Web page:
Parents Raise Concerns About Drug Users, Sex Offenders Near Teaticket School

The Teaticket Elementary School path
ELIZABETH W. SAITO/ENTERPRISE - The Teaticket Elementary School path

Following the arrest of an unregistered sex offender smoking marijuana near Teaticket Elementary School last Monday, school officials convened a forum Wednesday night to address parents’ safety concerns.

At the heart of the matter is a public access path that runs from Maravista Avenue along the northern edge of the school’s playground and connects through a small wooded area to the bottom of the parking lot behind 7-Eleven on Teaticket Highway. By several accounts, this lower parking area and adjacent woods is a popular hangout spot and is frequently littered with drug paraphernalia, including hypodermic needles.

The sex offender was arrested near a group of large stones where the path connects to the parking lot, a distance of 200 feet from where the path merges onto school grounds.

A group of 26 parents gathered in the school’s cafeteria Wednesday night and expressed multiple concerns to a panel that included superintendent Bonny L. Gifford, Teaticket Elementary School principal Susan E. Driscoll, and Falmouth police Lieutenant Douglas M. DeCosta.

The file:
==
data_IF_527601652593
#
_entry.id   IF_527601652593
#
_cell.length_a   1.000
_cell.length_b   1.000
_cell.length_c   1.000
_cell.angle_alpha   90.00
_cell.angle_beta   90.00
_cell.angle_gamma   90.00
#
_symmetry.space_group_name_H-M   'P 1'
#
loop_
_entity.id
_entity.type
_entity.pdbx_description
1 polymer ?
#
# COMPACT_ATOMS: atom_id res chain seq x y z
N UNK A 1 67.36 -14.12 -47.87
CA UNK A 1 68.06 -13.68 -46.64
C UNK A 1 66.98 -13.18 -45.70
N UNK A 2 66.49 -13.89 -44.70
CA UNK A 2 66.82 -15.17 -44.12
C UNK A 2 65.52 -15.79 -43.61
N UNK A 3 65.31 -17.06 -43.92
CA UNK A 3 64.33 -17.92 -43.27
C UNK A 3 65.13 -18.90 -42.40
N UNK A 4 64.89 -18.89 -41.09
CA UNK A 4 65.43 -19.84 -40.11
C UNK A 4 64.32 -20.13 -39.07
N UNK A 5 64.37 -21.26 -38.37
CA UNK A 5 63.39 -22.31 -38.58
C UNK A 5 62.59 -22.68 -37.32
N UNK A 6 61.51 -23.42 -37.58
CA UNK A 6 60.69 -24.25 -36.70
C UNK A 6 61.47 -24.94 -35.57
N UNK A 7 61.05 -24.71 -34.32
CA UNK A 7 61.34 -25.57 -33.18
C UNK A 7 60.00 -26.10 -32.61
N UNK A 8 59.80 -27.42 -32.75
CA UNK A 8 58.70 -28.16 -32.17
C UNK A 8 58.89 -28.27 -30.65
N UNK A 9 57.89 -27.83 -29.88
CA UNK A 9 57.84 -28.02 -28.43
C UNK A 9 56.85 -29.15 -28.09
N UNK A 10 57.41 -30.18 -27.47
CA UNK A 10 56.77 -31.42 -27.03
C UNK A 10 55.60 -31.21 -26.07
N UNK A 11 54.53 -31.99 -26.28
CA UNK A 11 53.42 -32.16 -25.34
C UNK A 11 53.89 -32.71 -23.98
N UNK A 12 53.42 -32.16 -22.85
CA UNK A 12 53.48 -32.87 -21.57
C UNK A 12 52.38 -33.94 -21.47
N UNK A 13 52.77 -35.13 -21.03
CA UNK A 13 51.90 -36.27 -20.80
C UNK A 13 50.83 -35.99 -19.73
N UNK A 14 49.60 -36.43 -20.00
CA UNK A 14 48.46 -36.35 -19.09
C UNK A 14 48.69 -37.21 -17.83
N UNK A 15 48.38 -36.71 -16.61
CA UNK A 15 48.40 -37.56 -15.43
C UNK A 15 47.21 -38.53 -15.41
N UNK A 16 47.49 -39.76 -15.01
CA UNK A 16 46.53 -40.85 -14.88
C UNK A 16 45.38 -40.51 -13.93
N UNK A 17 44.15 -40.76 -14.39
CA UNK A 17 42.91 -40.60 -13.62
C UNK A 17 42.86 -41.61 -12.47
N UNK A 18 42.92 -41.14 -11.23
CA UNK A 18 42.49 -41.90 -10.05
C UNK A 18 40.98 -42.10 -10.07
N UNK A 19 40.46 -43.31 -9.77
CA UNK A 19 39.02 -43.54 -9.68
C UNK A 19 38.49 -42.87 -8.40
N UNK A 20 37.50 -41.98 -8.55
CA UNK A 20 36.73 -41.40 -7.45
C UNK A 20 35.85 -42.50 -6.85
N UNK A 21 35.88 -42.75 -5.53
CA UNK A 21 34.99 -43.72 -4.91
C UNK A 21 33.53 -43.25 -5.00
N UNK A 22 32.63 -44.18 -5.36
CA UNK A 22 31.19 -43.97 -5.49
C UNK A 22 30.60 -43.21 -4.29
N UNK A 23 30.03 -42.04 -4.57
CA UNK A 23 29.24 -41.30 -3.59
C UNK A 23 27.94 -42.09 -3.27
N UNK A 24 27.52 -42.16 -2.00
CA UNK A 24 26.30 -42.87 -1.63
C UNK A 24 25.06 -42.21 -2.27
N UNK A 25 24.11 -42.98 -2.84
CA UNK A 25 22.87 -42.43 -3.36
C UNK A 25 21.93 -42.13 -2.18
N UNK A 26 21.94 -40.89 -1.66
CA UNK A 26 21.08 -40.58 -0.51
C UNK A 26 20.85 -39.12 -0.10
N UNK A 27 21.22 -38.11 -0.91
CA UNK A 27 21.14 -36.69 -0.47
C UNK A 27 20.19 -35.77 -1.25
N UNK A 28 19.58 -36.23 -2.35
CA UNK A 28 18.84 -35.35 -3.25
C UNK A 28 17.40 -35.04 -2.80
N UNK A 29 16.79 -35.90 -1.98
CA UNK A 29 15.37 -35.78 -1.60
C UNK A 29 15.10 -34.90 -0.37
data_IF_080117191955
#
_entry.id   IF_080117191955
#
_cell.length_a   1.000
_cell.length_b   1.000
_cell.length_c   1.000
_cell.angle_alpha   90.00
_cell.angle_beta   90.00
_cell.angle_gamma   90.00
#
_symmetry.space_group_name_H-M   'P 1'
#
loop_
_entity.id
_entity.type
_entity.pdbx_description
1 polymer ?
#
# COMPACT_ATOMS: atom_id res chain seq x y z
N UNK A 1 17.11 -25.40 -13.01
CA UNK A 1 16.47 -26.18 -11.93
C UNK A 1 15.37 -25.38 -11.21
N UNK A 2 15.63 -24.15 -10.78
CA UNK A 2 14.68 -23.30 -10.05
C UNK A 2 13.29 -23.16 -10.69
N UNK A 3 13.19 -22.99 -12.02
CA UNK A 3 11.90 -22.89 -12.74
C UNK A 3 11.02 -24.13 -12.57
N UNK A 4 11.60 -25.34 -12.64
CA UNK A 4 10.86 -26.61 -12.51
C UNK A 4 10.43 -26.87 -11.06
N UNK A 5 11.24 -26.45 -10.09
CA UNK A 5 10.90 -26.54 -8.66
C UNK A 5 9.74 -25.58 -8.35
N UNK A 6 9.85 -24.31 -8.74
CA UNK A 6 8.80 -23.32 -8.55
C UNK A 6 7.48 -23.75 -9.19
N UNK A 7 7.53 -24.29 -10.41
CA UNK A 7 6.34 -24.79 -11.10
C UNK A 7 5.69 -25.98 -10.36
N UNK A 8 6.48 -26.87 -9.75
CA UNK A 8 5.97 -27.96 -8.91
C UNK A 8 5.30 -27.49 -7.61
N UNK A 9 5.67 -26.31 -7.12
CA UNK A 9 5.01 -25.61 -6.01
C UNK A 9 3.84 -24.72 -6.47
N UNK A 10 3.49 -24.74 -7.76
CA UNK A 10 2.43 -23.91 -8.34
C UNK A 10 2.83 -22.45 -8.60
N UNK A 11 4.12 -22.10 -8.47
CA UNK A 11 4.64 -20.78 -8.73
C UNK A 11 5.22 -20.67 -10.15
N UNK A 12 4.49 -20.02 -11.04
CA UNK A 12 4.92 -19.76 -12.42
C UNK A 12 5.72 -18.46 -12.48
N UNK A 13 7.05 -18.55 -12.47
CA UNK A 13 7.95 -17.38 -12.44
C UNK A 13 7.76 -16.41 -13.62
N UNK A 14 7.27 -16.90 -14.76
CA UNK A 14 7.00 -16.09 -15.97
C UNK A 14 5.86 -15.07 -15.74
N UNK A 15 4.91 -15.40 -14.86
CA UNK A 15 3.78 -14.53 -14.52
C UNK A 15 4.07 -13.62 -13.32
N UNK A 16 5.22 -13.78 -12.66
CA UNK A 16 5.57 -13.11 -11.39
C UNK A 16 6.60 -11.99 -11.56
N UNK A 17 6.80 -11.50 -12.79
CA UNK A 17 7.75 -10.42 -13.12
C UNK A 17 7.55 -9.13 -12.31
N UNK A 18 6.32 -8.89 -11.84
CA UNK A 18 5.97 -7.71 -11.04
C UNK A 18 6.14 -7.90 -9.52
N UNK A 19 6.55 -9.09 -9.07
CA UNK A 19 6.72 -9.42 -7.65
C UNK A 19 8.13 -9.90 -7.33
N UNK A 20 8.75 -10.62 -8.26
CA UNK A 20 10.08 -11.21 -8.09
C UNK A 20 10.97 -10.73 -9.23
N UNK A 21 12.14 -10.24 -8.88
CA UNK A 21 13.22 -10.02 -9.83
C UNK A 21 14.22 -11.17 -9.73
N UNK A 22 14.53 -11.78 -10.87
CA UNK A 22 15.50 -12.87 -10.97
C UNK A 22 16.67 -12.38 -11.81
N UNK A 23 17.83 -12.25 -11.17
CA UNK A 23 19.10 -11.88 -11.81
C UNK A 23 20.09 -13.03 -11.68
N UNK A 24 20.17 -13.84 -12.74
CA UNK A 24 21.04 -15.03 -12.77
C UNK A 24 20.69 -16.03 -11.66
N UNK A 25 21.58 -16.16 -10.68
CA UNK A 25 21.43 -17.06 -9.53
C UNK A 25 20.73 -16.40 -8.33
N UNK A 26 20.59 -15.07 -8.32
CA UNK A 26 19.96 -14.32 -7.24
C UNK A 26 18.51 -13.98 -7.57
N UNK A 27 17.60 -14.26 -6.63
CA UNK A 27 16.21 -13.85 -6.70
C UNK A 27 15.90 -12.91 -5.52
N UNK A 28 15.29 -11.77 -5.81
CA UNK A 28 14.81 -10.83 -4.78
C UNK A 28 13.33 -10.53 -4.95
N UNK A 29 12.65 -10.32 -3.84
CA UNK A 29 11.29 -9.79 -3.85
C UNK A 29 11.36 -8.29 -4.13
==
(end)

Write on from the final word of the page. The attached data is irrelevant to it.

In response to alarm regarding the sex offender’s proximity to the school, Lt. DeCosta said the man’s offense occurred more than 20 years ago and that “not all sex offenders are pedophiles.” He said that 90 percent of sex offenses occur with a person the perpetrator knows. Parents should be more concerned about “Uncle Bob” than anonymous Bob on the street, he said. “Someone walking around is not as much of a risk.”

A few parents expressed dismay that Massachusetts does not have a law that prohibits sex offenders from being on school property. A mother worried that sex offenders would be entering the school during elections to vote. “There are sex offenders who have children, and they come to the school to pick their children up,” Lt. DeCosta said.

“My concern is what are my children seeing?” said a mother. What if a drugged person decided to pee in the woods in view of the children, she asked.

“If it’s a known druggie area, maybe increase patrols,” a father suggested.

A few parents expressed dismay that Massachusetts does not have a law that prohibits sex offenders from being on school property.

Dr. Gifford said she has talked with both the DPW and police about how to increase safety in the area. She said police have already stepped up patrols after she passed on concerns voiced by parents at a meet-and-greet session prior to last week’s arrest. The DPW has cleared some brush, and intends to do more work to increase the area’s visibility. Lighting the area at night is also being discussed, Dr. Gifford said.

Many parents liked the idea of fencing in the playground. “I will fundraise my rear end off” to get a fence, one mother pledged. “A fence is an idea on the table,” Ms. Driscoll said.

Ms. Driscoll expressed skepticism when a mother said her boy saw two young people living in woods adjacent to playground/ “Children have vivid imaginations,” she said. This caused a murmur of disapproval to run through the crowd.

In regard to concerns about drug paraphernalia on school grounds, Ms. Driscoll said “we’ve never seen it or had kids find it.”